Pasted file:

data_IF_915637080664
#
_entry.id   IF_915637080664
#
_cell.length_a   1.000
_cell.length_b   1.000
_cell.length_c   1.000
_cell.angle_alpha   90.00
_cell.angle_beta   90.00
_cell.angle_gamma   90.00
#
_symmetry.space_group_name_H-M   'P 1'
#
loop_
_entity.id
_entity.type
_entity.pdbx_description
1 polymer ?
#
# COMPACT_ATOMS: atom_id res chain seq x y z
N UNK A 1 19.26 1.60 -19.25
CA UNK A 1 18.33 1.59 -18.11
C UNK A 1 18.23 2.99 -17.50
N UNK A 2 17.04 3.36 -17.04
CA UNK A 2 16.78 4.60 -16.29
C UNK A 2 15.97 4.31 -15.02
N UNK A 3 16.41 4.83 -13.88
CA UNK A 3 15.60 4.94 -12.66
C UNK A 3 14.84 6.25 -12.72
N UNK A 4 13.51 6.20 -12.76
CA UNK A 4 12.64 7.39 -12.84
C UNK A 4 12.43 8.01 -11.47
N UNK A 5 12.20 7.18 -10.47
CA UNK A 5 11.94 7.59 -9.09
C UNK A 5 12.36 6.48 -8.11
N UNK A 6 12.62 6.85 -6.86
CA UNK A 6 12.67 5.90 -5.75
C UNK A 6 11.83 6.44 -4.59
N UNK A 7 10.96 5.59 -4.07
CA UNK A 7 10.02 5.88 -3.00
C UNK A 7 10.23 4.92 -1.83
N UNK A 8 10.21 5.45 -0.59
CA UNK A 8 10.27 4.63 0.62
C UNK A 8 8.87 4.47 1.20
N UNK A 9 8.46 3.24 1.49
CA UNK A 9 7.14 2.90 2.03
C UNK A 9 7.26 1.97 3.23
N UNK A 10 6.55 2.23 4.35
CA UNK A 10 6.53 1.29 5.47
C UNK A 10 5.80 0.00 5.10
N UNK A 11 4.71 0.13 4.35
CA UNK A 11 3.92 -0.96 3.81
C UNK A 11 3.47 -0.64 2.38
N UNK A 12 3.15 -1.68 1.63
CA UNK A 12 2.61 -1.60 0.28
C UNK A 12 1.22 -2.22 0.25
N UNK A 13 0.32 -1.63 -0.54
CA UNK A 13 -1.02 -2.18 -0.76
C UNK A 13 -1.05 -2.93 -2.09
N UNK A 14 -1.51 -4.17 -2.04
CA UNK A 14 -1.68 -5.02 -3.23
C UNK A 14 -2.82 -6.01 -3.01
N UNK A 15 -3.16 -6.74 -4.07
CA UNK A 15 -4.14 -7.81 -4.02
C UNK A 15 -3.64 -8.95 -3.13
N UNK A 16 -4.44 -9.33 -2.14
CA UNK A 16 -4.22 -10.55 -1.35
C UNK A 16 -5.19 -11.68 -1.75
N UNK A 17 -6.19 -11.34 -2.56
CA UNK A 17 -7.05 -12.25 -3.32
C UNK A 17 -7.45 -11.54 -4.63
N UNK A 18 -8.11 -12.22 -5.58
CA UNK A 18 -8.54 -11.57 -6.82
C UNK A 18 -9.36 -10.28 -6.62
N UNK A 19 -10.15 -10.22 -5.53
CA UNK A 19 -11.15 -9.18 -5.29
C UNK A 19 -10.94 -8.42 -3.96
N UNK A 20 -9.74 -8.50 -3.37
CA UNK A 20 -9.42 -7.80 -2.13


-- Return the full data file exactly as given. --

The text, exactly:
data_IF_915637080664
#
_entry.id   IF_915637080664
#
_cell.length_a   1.000
_cell.length_b   1.000
_cell.length_c   1.000
_cell.angle_alpha   90.00
_cell.angle_beta   90.00
_cell.angle_gamma   90.00
#
_symmetry.space_group_name_H-M   'P 1'
#
loop_
_entity.id
_entity.type
_entity.pdbx_description
1 polymer ?
#
# COMPACT_ATOMS: atom_id res chain seq x y z
N UNK A 1 19.26 1.60 -19.25
CA UNK A 1 18.33 1.59 -18.11
C UNK A 1 18.23 2.99 -17.50
N UNK A 2 17.04 3.36 -17.04
CA UNK A 2 16.78 4.60 -16.29
C UNK A 2 15.97 4.31 -15.02
N UNK A 3 16.41 4.83 -13.88
CA UNK A 3 15.60 4.94 -12.66
C UNK A 3 14.84 6.25 -12.72
N UNK A 4 13.51 6.20 -12.76
CA UNK A 4 12.64 7.39 -12.84
C UNK A 4 12.43 8.01 -11.47
N UNK A 5 12.20 7.18 -10.47
CA UNK A 5 11.94 7.59 -9.09
C UNK A 5 12.36 6.48 -8.11
N UNK A 6 12.62 6.85 -6.86
CA UNK A 6 12.67 5.90 -5.75
C UNK A 6 11.83 6.44 -4.59
N UNK A 7 10.96 5.59 -4.07
CA UNK A 7 10.02 5.88 -3.00
C UNK A 7 10.23 4.92 -1.83
N UNK A 8 10.21 5.45 -0.59
CA UNK A 8 10.27 4.63 0.62
C UNK A 8 8.87 4.47 1.20
N UNK A 9 8.46 3.24 1.49
CA UNK A 9 7.14 2.90 2.03
C UNK A 9 7.26 1.97 3.23
N UNK A 10 6.55 2.23 4.35
CA UNK A 10 6.53 1.29 5.47
C UNK A 10 5.80 0.00 5.10
N UNK A 11 4.71 0.13 4.35
CA UNK A 11 3.92 -0.96 3.81
C UNK A 11 3.47 -0.64 2.38
N UNK A 12 3.15 -1.68 1.63
CA UNK A 12 2.61 -1.60 0.28
C UNK A 12 1.22 -2.22 0.25
N UNK A 13 0.32 -1.63 -0.54
CA UNK A 13 -1.02 -2.18 -0.76
C UNK A 13 -1.05 -2.93 -2.09
N UNK A 14 -1.51 -4.17 -2.04
CA UNK A 14 -1.68 -5.02 -3.23
C UNK A 14 -2.82 -6.01 -3.01
N UNK A 15 -3.16 -6.74 -4.07
CA UNK A 15 -4.14 -7.81 -4.02
C UNK A 15 -3.64 -8.95 -3.13
N UNK A 16 -4.44 -9.33 -2.14
CA UNK A 16 -4.22 -10.55 -1.35
C UNK A 16 -5.19 -11.68 -1.75
N UNK A 17 -6.19 -11.34 -2.56
CA UNK A 17 -7.05 -12.25 -3.32
C UNK A 17 -7.45 -11.54 -4.63
N UNK A 18 -8.11 -12.22 -5.58
CA UNK A 18 -8.54 -11.57 -6.82
C UNK A 18 -9.36 -10.28 -6.62
N UNK A 19 -10.15 -10.22 -5.53
CA UNK A 19 -11.15 -9.18 -5.29
C UNK A 19 -10.94 -8.42 -3.96
N UNK A 20 -9.74 -8.50 -3.37
CA UNK A 20 -9.42 -7.80 -2.13